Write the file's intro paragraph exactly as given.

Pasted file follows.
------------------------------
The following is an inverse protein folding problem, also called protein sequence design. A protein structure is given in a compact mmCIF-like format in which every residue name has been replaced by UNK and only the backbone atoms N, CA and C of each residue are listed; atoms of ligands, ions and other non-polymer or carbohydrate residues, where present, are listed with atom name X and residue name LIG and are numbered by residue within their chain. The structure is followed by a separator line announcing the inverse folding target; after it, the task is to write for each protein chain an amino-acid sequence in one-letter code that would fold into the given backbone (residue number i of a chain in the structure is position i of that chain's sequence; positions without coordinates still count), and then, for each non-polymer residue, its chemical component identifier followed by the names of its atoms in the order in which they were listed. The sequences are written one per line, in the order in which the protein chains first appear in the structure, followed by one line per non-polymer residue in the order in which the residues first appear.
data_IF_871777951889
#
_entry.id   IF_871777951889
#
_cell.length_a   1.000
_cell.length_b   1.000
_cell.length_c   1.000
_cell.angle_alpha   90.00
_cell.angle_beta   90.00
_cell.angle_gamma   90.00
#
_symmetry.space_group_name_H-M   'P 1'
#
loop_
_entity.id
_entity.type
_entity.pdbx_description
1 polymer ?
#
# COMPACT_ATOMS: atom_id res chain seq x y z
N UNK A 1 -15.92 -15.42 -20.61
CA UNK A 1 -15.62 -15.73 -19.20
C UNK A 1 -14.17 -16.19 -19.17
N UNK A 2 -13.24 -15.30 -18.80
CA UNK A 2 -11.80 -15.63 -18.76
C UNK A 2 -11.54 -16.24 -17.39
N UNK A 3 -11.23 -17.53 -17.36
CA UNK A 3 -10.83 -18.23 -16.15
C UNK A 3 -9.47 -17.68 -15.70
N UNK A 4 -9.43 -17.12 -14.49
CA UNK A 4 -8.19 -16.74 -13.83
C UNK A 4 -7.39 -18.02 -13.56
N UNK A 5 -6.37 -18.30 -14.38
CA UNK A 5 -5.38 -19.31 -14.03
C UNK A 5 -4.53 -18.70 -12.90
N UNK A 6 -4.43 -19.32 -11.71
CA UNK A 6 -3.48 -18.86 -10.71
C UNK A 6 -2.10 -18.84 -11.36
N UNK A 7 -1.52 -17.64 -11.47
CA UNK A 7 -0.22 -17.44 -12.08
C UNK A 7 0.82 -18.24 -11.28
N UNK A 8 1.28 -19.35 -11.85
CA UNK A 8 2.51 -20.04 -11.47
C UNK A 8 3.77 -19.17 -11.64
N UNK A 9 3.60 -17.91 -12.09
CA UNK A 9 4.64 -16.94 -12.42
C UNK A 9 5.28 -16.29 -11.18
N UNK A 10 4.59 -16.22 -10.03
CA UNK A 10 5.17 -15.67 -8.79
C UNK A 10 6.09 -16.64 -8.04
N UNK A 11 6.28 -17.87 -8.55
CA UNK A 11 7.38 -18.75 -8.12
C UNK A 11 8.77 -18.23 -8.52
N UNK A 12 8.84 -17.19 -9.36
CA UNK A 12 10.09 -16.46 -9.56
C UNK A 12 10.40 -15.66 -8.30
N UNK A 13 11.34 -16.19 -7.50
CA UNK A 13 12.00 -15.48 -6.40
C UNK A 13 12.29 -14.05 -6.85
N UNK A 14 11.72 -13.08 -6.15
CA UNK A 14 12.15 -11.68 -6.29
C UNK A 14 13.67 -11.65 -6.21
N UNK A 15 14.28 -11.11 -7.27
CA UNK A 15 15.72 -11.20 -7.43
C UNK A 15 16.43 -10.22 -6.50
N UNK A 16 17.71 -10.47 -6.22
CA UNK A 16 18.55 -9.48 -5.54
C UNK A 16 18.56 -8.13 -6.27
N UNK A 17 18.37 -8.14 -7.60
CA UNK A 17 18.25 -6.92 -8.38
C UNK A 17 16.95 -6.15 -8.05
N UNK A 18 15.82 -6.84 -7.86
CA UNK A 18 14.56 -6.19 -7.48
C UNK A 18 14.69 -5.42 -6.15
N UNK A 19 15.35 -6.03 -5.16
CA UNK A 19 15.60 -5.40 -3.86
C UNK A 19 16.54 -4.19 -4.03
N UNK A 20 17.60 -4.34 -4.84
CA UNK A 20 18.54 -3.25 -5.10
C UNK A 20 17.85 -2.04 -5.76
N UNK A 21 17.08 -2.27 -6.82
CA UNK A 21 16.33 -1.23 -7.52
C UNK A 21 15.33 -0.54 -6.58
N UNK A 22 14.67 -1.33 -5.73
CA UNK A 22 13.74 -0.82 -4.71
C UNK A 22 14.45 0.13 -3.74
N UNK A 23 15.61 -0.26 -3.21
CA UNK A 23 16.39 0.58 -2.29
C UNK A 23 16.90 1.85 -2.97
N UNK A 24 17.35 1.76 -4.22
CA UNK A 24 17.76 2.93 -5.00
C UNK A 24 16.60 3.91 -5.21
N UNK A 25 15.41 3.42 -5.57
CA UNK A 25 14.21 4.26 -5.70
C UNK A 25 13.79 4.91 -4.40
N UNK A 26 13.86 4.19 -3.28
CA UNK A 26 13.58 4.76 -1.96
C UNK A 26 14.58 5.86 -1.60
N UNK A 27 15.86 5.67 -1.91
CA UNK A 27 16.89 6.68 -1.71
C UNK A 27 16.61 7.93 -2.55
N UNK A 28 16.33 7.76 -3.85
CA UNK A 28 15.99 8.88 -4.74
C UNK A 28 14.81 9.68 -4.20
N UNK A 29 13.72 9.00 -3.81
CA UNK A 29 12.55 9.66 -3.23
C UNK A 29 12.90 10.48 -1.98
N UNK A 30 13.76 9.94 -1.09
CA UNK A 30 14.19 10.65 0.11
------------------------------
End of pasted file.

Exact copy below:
The following is an inverse protein folding problem, also called protein sequence design. A protein structure is given in a compact mmCIF-like format in which every residue name has been replaced by UNK and only the backbone atoms N, CA and C of each residue are listed; atoms of ligands, ions and other non-polymer or carbohydrate residues, where present, are listed with atom name X and residue name LIG and are numbered by residue within their chain. The structure is followed by a separator line announcing the inverse folding target; after it, the task is to write for each protein chain an amino-acid sequence in one-letter code that would fold into the given backbone (residue number i of a chain in the structure is position i of that chain's sequence; positions without coordinates still count), and then, for each non-polymer residue, its chemical component identifier followed by the names of its atoms in the order in which they were listed. The sequences are written one per line, in the order in which the protein chains first appear in the structure, followed by one line per non-polymer residue in the order in which the residues first appear.